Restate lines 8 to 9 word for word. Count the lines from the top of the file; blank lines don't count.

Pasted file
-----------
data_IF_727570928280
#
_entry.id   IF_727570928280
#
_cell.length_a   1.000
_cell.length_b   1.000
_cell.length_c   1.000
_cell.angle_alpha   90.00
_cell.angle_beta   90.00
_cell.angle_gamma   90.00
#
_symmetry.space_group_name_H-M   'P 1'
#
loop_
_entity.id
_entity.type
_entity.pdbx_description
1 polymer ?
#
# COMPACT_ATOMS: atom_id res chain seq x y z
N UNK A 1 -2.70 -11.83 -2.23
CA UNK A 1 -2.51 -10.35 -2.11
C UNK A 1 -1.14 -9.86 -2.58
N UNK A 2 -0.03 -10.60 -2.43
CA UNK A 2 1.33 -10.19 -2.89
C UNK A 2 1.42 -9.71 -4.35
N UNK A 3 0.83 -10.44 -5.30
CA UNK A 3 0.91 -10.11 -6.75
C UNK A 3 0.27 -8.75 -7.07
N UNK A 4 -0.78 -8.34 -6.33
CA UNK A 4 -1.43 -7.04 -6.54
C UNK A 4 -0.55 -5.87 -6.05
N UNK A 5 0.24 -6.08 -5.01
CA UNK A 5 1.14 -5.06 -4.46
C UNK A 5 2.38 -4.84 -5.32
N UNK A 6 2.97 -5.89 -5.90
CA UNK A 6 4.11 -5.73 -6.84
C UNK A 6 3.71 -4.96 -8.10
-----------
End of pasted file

_cell.angle_alpha   90.00
_cell.angle_beta   90.00